Couple Ends Engagement After Finding Out They Carry Gene For Thalassemia Blood Disorder
A marriage engagement usually signals a new chapter for a couple, one in which they will start a new life together.
Sadly for one couple in Malaysia, theirs was not to be.
After learning they both carry the gene for a blood disorder called thalassemia, they decided to end their engagement.
Their future offspring would have had a high chance of inheriting the disorder, and they did not want to pass on that burden.
Woman finds out she carries thalassemia gene after engagement
On 27 May, Malaysian doctor Farra Diana announced on Twitter that she had broken things off with her fiancé, Dr Ashraff.
She shared a heart-wrenching conversation they had prior to their split, in which they reiterated their love for each other.
Despite already being engaged, they had to end things after she found out she carried the thalassemia gene.
The discovery was made after Dr Farra underwent a screening, which she did “just to be safe”.
As for Dr Ashraff, he had informed her early on in the relationship that he has the thalassemia gene.
This meant that if they got pregnant, the child would have a 25% chance of being born with thalassemia major.
This form of thalassemia can lead to severe anaemia that requires lifelong blood transfusions and cause stunted growth, according to the National Library of Medicine (NIH).
Doctor couple doesn’t want to take risk after caring for children with thalassemia
Apart from the elevated risk of thalassemia major, Dr Farra and her ex-fiancé’s decision to end their engagement also came from firsthand experience with children with the condition.
In a separate tweet, Dr Farra shared that they had seen many children who were dependent on blood transfusions while working in their hospital’s paediatric department.
She recalled having to conduct blood tests on them every night, and how they lamented about being this sick through no fault of theirs.
Following Dr Farra’s discovery of her thalassemia gene, the couple discussed for months on what they could do next.
Unfortunately, Dr Ashraff ultimately decided to call things off, saying that they should not be selfish and think about their future children.
They then came to an amicable agreement that ending the engagement was the best way to go.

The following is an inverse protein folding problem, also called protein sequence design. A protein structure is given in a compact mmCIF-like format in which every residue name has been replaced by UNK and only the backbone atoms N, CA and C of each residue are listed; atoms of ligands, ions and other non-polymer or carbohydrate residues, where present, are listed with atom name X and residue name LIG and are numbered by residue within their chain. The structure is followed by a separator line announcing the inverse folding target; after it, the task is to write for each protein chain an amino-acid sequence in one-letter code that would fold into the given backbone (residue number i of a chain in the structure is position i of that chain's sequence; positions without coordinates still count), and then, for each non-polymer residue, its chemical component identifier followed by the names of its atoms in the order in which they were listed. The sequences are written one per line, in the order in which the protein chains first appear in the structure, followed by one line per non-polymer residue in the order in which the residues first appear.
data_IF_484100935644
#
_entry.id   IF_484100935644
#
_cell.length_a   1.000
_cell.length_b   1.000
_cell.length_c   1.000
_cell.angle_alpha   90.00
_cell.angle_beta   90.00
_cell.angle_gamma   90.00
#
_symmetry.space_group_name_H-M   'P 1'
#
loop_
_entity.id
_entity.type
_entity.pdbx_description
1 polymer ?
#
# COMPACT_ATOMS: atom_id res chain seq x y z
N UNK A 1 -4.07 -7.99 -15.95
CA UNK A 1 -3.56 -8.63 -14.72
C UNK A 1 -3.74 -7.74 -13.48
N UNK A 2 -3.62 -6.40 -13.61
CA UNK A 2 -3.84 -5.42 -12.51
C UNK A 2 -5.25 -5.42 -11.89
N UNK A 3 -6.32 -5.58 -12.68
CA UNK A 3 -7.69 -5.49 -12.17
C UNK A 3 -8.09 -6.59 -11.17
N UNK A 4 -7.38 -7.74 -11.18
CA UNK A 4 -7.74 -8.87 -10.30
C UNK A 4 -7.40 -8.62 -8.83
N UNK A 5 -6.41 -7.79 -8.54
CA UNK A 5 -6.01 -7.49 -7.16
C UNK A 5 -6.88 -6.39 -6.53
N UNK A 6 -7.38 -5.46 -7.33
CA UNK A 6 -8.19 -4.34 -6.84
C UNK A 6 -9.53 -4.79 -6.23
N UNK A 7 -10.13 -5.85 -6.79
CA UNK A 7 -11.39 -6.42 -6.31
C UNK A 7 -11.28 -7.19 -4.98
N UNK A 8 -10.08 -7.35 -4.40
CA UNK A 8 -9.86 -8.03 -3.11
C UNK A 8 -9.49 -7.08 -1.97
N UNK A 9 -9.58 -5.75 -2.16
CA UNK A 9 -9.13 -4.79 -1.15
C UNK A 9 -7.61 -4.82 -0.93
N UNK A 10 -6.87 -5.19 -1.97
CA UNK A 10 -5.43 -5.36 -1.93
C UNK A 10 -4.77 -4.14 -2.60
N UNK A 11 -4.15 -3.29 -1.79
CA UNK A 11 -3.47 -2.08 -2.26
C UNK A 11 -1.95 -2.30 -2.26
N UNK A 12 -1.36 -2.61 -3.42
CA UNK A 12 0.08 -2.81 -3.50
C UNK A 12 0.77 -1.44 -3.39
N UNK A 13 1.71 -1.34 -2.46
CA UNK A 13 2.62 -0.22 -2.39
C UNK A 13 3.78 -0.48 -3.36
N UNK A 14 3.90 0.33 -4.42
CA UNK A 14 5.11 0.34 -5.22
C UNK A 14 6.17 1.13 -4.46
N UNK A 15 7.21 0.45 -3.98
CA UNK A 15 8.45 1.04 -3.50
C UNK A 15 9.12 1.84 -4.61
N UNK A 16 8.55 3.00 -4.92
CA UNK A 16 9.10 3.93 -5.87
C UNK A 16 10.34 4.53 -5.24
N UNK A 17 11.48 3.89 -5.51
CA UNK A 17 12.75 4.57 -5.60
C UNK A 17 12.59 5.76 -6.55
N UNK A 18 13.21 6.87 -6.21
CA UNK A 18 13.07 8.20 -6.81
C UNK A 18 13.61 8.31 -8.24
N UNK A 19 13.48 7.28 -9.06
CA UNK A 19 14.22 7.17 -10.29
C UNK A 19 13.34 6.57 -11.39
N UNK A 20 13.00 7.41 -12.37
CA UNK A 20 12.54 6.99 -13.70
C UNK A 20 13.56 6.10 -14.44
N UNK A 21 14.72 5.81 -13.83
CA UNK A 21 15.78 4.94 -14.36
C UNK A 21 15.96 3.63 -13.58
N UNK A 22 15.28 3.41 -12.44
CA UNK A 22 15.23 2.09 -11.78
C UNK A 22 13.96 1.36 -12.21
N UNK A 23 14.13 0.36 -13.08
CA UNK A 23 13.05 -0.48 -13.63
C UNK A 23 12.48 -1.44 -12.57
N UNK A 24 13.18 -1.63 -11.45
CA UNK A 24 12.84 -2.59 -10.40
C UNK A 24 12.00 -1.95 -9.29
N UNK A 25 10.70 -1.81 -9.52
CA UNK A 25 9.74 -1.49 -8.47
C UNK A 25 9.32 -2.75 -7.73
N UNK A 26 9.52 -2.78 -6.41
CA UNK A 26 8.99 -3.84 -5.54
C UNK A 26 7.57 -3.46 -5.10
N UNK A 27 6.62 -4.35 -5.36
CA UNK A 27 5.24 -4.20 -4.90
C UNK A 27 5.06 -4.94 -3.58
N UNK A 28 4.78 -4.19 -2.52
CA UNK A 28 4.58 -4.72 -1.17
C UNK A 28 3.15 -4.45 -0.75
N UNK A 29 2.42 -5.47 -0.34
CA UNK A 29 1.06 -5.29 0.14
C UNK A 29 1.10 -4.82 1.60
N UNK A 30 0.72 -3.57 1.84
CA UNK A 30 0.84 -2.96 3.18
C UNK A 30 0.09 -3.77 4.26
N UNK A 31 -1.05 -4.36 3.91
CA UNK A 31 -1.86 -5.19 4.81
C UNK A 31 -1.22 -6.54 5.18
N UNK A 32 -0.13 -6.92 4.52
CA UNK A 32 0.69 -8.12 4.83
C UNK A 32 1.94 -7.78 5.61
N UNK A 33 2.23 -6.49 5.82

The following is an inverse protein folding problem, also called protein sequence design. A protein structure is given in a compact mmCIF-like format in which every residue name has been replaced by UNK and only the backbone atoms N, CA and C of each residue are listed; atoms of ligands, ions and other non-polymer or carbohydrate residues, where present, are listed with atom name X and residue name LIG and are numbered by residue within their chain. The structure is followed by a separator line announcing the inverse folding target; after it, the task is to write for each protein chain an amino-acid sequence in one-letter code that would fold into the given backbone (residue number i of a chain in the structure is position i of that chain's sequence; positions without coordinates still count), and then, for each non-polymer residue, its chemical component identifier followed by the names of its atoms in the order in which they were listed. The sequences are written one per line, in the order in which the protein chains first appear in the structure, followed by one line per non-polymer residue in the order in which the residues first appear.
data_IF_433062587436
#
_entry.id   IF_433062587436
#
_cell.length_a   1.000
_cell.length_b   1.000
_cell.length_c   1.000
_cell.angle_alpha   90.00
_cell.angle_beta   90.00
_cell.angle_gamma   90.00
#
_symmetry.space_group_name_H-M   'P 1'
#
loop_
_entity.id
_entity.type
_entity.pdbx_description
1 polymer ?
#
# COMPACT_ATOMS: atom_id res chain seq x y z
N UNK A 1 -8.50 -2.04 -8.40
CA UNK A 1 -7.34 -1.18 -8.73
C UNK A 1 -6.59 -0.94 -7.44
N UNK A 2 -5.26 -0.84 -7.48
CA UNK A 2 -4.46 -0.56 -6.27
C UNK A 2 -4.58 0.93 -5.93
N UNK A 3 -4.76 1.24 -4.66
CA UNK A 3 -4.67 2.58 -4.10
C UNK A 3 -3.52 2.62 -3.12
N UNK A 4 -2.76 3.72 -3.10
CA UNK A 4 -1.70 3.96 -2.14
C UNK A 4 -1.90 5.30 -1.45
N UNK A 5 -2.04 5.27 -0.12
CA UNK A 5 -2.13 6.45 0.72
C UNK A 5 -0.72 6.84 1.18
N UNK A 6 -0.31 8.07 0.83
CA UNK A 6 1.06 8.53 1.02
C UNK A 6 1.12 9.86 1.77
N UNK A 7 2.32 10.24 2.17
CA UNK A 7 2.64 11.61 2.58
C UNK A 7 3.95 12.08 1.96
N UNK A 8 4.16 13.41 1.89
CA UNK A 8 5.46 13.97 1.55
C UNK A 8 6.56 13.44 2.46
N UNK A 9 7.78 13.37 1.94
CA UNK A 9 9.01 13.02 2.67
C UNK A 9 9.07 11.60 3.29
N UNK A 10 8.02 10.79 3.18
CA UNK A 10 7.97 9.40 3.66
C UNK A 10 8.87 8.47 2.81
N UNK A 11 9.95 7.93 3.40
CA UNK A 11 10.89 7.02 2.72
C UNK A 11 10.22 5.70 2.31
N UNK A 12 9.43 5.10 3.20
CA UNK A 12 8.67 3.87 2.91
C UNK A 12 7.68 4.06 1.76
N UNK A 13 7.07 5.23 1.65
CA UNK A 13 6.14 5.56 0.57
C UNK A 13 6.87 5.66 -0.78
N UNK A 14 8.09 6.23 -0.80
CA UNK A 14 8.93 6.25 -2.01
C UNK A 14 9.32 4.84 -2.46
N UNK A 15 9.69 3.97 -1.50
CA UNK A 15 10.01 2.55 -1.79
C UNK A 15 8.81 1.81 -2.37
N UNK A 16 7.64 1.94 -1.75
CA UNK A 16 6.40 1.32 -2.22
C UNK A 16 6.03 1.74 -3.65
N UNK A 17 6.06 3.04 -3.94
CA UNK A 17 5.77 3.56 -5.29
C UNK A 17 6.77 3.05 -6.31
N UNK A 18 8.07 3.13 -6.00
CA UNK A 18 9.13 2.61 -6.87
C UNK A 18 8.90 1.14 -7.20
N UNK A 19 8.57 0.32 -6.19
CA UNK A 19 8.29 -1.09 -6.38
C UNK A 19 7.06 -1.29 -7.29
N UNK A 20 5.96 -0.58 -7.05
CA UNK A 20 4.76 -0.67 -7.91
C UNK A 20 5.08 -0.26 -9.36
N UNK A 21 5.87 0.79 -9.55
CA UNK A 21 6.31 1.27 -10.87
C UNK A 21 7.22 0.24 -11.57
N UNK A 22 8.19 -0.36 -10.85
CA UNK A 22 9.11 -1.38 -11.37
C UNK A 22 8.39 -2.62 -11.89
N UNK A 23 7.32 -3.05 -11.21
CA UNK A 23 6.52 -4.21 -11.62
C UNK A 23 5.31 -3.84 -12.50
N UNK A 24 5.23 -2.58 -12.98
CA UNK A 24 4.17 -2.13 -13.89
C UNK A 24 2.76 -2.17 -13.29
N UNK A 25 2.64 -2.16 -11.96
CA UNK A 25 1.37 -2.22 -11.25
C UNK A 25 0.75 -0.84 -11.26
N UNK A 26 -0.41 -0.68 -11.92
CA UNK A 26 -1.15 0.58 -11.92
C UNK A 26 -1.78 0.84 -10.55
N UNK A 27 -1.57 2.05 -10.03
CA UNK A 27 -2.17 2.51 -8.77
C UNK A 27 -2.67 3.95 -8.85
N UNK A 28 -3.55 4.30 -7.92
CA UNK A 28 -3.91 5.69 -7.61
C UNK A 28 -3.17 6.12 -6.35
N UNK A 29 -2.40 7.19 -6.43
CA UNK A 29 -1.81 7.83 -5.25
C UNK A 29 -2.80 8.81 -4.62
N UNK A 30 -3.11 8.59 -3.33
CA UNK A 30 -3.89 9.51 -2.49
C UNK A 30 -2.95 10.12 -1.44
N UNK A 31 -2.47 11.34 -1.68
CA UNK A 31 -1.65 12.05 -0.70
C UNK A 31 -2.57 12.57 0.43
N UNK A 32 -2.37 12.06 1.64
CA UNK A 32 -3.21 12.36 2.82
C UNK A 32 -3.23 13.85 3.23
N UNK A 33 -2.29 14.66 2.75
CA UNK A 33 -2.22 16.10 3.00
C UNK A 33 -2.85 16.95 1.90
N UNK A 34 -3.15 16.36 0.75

Malaysians suggest alternatives to help couple move forward with wedding
Dr Farra’s story tug at the heartstrings of many Malaysians, who jumped in to offer ways to help the couple’s love story move forward.
Obstetrician-gynaecologist Dr Mohd Faizal Bin Ahmad advised that there are many couples with the thalassemia gene who have gone on to conceive healthy children through in-vitro fertilisation (IVF).
He added that the treatment has been available in Malaysia for a long time.
As such, he said, he can lend a helping hand if the main issue keeping the couple apart was children.
Others also recommended the couple to adopt instead.
In response to all the suggestions, Dr Farra said that she chose to stay silent for some time while taking in everyone’s discussions and solutions.
She revealed that after they found out they both had the gene, they had already explored every possibility.
In addition, she reiterated that the 25% likelihood extended to every pregnancy, instead of one out of four children.
As she and her ex-fiancé are both doctors, they would also have little time to care for a child if they turned out to be thalassemic.
While adoption “sounds nice”, Dr Farra questioned whether it is wrong to want to bear a child of her own.
She then ended the thread by emphasising that marriage is for life, and should not be entered into halfheartedly.
A selfless decision that is no less heartbreaking
Letting go of someone you want to spend your life with is no easy feat, especially for reasons out of your control.
We commend Dr Farra and Dr Ashraff for having the courage to forsake their happiness for a noble cause.
Although their journey together may end here, we hope they will find their own happy endings in due time.
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